Changing Perceptions of JavaScript

06 Oct 2011 | By Alex Kessinger | Tags essays language

Alex Kessinger is a programmer who lives in the Bay Area. He strives to make websites, cook, and write a little bit better each day. You can find more from Alex at his blog, on Twitter, and Google+.

JavaScript is weird. There’s the obvious weirdness of prototypal inheritance, == vs. ===; but those are just surface issues. One feature that boggles non-JavaScript programmers is space optimizations. JavaScript is unique in this fact. Much of our insane syntax flows from the fact that the code goes over the wire. Space saving optimizations are not just acceptable — they are encouraged.

Think about that for a moment. How long has it been since programmers have had to worry about the size of their code? Front-end developers do this all the time, but to anyone else it’s crazy.

At Yahoo I got really good at space optimizations. There were a bundle of internal documents you could turn to that would offer tricks, and rules for making your code smaller. The importance placed on these syntax rules turned code reviews into a checking off process. Every time we passed the list we patted ourselves on the back. We thought it was the best use of our time, and we plodded on, writing the same code over and over. It was prettier, smaller, and well documented, but there wasn’t a ton of original thought that went into it. At least on my part there wasn’t. I am embarrassed to say this now, but I felt like I was at my JavaScript zenith during this time. Oh man, was I wrong.

I don’t think like that anymore. My rubric for good code is how well others can readily understand it. I no longer consider something useful until someone else has successfully modified it. And still, the finish line keeps speeding away from me. There is always a way to be better.

When I moved from a large place like Yahoo, where I rarely had other kinds of engineers looking at my code, my code habits had to change. Other kinds of engineers — especially more polyglot engineers — were looking at my code. I found I had to explain myself constantly.

Their acceptance of my crazily optimised code was tepid. Over time, the craziness started to wear on me. Every time another programmer had to interact with my code I had to explain everything to them. I felt like a baboon pounding my chest then leaning over and saying “see, it’s simple, right?” — it wasn’t! And I had to admit, the blame did not lie with the language or the environment. I am sure that I had become lax in my syntax, and my code wasn’t as clean as it used to be. When there is no one to call you on your habits, you slide a little.

I was the only front-end developer for a while, but even that wasn’t the worst part. The biggest failure was forcing other kinds of engineers to accept the craziness, and not taking their code habits into consideration. I thought that was how it has always been done, and will forever be done. My coworkers enlightened me. In a small but diverse team, shared code habits might be the most important key to understandable code.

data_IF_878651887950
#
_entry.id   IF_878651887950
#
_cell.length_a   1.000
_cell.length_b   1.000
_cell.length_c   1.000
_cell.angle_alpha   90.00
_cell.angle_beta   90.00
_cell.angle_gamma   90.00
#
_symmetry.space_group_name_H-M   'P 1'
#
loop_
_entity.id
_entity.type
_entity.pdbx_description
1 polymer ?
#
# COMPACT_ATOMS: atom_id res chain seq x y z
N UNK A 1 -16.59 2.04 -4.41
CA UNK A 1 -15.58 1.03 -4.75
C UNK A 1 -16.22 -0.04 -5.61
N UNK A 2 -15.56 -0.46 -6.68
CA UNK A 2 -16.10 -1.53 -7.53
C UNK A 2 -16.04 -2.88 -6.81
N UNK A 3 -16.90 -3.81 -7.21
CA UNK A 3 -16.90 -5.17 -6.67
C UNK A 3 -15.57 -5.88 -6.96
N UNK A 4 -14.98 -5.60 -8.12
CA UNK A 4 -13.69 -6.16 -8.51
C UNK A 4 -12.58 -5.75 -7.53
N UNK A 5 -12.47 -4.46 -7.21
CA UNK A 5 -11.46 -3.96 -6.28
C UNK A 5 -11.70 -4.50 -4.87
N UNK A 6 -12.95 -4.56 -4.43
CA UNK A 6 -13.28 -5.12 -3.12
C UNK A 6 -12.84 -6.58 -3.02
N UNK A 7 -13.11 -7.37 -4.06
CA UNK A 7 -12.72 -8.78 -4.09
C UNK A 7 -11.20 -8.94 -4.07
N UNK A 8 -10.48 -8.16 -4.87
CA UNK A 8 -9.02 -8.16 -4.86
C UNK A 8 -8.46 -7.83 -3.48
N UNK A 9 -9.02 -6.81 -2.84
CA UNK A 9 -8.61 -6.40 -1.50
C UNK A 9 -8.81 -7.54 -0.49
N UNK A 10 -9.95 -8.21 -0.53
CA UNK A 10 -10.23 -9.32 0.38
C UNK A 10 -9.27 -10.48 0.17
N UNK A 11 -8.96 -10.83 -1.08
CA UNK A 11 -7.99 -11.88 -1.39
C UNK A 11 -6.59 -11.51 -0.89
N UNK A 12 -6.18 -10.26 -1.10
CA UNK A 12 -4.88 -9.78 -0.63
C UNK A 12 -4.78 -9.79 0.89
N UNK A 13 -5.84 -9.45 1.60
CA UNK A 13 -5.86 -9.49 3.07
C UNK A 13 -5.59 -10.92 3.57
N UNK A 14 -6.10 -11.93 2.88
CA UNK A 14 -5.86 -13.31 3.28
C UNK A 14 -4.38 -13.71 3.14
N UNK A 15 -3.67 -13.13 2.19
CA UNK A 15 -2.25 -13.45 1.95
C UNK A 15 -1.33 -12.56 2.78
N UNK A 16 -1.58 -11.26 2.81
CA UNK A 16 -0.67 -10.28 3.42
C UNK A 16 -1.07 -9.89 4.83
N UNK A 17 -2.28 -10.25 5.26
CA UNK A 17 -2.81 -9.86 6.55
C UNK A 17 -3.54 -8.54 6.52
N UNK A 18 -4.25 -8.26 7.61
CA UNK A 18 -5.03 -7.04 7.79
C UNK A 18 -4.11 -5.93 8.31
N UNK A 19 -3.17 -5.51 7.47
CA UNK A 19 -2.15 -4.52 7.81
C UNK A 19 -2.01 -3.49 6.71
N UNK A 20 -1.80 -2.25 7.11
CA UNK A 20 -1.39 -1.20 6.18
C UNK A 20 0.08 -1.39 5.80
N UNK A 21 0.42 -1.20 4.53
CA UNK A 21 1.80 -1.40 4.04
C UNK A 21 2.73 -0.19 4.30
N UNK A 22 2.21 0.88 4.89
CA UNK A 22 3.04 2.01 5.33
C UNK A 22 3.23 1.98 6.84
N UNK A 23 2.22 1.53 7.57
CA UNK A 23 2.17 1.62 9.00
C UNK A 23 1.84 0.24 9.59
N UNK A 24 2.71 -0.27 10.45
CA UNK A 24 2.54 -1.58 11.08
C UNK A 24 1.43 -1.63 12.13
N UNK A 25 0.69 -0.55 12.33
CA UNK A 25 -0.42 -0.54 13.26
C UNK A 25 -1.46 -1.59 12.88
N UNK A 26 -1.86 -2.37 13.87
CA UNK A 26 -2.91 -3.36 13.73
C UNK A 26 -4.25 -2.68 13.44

With shared code habits in mind, we set about mixing and matching a front-end system that was more understandable to everyone. I had to learn how others would see the front-end system. We went about encapsulating things in a way that would make more sense to others. Some engineers think of JavaScript as something that needs to disappear, like in GWT, but our reformulation was more like a blending of technology that kept the good parts of JavaScript.

During the transition I began to realize the reasons other programmers reel away from front-end code. Engineers who are fully capable of writing code for the web will be turned off by the syntax. It might even stop them from writing web code. Then, even if they do write some code, they switch off their analytical brains when using something they don’t like. They’ll just do what they need to do to get the job done. You won’t get them to help you make the code better. In the end you took someone who could have been a net positive on code quality, and created a net negative on code quality. And for what; smaller code?

One of the best things we did was to switch to intermediaries. Uglify.js is a great example of an intermediary code processor. We have begun to use a number of these tools. Basically, you can use something like Uglify.js or CoffeScript to bridge the gap of understanding. You can turn something that people found ugly, into something beautiful. And then you start to switch the editorial part of their brain on.

None of this means that I don’t care about optimizing code, or keeping things small. This is important for everyone, and especially so for high-traffic websites like Yahoo. It is not a means to an end. It’s that 90% of my checklist has been replaced by code compressors like Uglify.js. I don’t know what I would have done at Yahoo code reviews if we started using Uglify.js. It would have been a lot of latte sipping, and crying as the company crumbled around me.

We should have used better tools, and spent more of our time learning better ways to code.


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